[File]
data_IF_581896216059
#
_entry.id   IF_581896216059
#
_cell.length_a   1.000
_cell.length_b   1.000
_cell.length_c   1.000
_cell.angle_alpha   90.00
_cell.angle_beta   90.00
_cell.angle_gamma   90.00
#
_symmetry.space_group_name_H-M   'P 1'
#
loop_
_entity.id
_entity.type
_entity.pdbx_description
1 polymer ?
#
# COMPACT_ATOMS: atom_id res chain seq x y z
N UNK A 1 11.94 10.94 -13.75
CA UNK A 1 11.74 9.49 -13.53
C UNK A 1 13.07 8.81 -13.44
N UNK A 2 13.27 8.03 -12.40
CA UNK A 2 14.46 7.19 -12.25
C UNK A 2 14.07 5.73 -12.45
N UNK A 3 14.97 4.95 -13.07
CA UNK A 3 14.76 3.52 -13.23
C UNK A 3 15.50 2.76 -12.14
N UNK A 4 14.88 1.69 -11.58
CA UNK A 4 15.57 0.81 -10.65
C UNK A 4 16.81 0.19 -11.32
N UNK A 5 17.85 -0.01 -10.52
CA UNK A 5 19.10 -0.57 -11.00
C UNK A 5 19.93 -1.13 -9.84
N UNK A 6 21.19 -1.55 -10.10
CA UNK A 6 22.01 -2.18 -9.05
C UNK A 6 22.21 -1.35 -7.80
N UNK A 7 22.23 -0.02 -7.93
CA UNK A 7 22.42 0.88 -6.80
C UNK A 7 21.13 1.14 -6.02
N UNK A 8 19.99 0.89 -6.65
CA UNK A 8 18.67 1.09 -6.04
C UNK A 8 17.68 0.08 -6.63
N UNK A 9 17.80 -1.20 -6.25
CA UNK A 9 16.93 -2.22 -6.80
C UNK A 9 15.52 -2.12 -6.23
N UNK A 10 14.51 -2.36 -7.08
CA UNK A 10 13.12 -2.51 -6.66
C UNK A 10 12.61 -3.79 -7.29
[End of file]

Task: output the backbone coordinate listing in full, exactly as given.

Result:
data_IF_581896216059
#
_entry.id   IF_581896216059
#
_cell.length_a   1.000
_cell.length_b   1.000
_cell.length_c   1.000
_cell.angle_alpha   90.00
_cell.angle_beta   90.00
_cell.angle_gamma   90.00
#
_symmetry.space_group_name_H-M   'P 1'
#
loop_
_entity.id
_entity.type
_entity.pdbx_description
1 polymer ?
#
# COMPACT_ATOMS: atom_id res chain seq x y z
N UNK A 1 11.94 10.94 -13.75
CA UNK A 1 11.74 9.49 -13.53
C UNK A 1 13.07 8.81 -13.44
N UNK A 2 13.27 8.03 -12.40
CA UNK A 2 14.46 7.19 -12.25
C UNK A 2 14.07 5.73 -12.45
N UNK A 3 14.97 4.95 -13.07
CA UNK A 3 14.76 3.52 -13.23
C UNK A 3 15.50 2.76 -12.14
N UNK A 4 14.88 1.69 -11.58
CA UNK A 4 15.57 0.81 -10.65
C UNK A 4 16.81 0.19 -11.32
N UNK A 5 17.85 -0.01 -10.52
CA UNK A 5 19.10 -0.57 -11.00
C UNK A 5 19.93 -1.13 -9.84
N UNK A 6 21.19 -1.55 -10.10
CA UNK A 6 22.01 -2.18 -9.05
C UNK A 6 22.21 -1.35 -7.80
N UNK A 7 22.23 -0.02 -7.93
CA UNK A 7 22.42 0.88 -6.80
C UNK A 7 21.13 1.14 -6.02
N UNK A 8 19.99 0.89 -6.65
CA UNK A 8 18.67 1.09 -6.04
C UNK A 8 17.68 0.08 -6.63
N UNK A 9 17.80 -1.20 -6.25
CA UNK A 9 16.93 -2.22 -6.80
C UNK A 9 15.52 -2.12 -6.23
N UNK A 10 14.51 -2.36 -7.08
CA UNK A 10 13.12 -2.51 -6.66
C UNK A 10 12.61 -3.79 -7.29